How can we help one dentist in Congo change dental health from thousands of miles away? Slowly, over time, and with a strong focus. Some of our Medical Ambassadors are currently in this process with Dentist Sweke, the only trained dentist at Karawa Hospital.
Three years ago, Dr. Jim Walker was in a meeting with our Congolese counterparts and heard them say that the entire region had practically no dental care. They only have a handfull of dentists for 3-4 million people. With no electricity and the principle procedure being full extraction, there had to be a better way. With some prayer, research, and networking, Jim connected with Dan Connors D.D.S., who now leads our Dental Focus Group. Dan discovered through online research that a group in eastern Congo was successfully saving teeth with no electricity and no drilling by using a low cost material called Glass Ionomer.
This is a fluoride-releasing filling material that restores teeth to proper form and function. It must be applied to the tooth before pain sets in and decayed material must be cleaned as much as possible. No anesthesia is required for this technique and patients tolerate it well because of minimal noise and minimal discomfort. It can be used in most locations as long as there is a flat surface for patients to recline, and is very inexpensive as very little equipment is necessary. This material is commonly used in rural areas in other parts of the world because it does not require electricity, it bonds and seals very well to teeth, and still holds strong after 10 years in over 80% of patients. With success in other parts of the world, Dan thought this could possibly work in Congo.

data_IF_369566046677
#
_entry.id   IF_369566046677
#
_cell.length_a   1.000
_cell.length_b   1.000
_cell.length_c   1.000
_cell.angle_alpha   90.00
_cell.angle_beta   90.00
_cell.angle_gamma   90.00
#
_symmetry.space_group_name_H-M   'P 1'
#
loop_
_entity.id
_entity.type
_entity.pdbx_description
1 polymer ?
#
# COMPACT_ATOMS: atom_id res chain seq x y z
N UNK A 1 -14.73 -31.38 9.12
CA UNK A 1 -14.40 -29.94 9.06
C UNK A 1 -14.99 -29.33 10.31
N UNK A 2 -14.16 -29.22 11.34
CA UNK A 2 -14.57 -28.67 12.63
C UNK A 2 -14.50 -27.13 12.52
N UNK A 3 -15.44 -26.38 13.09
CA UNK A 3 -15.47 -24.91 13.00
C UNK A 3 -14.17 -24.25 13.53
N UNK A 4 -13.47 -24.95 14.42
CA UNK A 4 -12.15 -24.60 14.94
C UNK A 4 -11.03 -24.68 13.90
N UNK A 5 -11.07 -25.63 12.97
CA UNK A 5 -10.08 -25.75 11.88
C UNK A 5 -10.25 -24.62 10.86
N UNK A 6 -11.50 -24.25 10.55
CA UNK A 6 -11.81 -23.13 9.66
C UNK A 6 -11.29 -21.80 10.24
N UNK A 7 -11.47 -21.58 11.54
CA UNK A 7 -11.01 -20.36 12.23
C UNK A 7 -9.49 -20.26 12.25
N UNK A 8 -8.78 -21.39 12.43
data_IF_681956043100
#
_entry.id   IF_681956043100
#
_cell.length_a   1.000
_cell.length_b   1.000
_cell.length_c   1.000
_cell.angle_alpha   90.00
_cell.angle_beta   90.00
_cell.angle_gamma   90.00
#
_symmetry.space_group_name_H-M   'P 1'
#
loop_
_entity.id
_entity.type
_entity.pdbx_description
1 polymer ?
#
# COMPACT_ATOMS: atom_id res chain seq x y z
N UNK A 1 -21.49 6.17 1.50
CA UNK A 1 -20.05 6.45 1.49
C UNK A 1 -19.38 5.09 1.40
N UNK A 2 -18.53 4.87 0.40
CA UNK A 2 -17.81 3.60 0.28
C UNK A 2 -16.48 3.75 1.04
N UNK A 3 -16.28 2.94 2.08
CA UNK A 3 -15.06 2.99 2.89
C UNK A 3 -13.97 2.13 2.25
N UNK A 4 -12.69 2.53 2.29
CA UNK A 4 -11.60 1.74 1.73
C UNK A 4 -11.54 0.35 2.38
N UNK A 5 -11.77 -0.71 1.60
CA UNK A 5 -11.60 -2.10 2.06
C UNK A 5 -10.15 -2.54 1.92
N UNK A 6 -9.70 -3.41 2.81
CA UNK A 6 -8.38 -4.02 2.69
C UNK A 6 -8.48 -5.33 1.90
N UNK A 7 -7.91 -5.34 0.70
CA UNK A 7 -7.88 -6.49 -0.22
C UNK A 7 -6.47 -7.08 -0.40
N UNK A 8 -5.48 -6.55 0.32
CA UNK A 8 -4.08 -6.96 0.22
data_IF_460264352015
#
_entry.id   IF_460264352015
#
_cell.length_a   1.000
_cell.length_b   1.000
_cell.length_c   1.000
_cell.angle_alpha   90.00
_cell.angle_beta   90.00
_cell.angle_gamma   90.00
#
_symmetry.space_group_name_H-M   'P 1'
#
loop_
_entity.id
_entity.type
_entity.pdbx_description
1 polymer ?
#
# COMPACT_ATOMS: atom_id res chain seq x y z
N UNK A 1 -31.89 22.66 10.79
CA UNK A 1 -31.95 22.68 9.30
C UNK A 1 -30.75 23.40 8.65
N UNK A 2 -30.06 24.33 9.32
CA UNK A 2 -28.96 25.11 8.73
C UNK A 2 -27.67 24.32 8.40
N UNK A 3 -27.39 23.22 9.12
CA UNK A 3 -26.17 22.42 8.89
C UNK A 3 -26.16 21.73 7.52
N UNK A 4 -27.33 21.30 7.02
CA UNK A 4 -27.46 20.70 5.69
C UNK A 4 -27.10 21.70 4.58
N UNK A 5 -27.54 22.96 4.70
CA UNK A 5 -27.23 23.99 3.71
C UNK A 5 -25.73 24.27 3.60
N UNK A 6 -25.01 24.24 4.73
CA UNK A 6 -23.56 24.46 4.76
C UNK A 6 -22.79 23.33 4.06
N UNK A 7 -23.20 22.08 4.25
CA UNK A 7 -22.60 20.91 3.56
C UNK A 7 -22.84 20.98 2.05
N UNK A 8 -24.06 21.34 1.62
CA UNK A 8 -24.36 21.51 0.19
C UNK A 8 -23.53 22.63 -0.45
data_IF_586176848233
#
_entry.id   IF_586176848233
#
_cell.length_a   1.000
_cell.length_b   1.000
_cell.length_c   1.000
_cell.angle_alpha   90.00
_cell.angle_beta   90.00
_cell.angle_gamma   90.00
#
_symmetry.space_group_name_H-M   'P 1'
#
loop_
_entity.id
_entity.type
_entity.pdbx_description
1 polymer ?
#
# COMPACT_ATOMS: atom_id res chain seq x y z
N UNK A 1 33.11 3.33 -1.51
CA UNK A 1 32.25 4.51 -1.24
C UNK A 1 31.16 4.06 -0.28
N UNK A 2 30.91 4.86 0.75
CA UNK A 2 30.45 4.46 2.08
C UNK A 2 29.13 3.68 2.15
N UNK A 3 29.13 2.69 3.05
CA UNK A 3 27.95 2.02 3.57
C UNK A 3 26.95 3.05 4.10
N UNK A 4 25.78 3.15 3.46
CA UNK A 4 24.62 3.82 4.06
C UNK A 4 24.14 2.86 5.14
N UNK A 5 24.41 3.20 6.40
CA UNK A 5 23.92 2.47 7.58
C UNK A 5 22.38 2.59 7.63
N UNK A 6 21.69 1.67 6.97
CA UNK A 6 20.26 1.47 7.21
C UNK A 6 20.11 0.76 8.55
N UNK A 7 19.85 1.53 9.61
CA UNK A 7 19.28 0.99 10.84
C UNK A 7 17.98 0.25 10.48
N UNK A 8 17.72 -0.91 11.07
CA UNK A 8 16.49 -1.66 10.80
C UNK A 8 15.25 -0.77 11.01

As a young dentist and father of small children, Dan could not go to Congo himself to meet with Sweke to see if he would want to test the Glass Ionomer material. But Jim knew of a recently retired dentist, Bill Scott, who might have been interested in assisting. In March 2016, Bill went on a Medical Ambassadors trip to observe, learn, and introduce the idea. By June 2016, Dr. Sweke was testing the material. To date he has used the material in over 30 patients at Karawa Hospital. By charging $5 per filling, they can cover the cost of the material and help fund the hospital, which makes the idea potentially self-sustaining.
At this time, Sweke is planning to travel to the rural communities around Karawa to provide basic dental education and let people know how to save their teeth and avoid the unbearable pain. And, more testing is in process. Sweke is still seeking the balance of what potentially is a high demand service with cost, education, and availability. Please keep him in your prayers as he tests ideas and tackles these issues.
Please pray for:
- Sweke, the only dentist in the Karawa area, as he tests ideas and visits communities
- Communities who will learn from his dental education visits and experience the benefit of treating cavities early
- Our partnership with the local doctors and nurses
- Planning for upcoming trips to Congo
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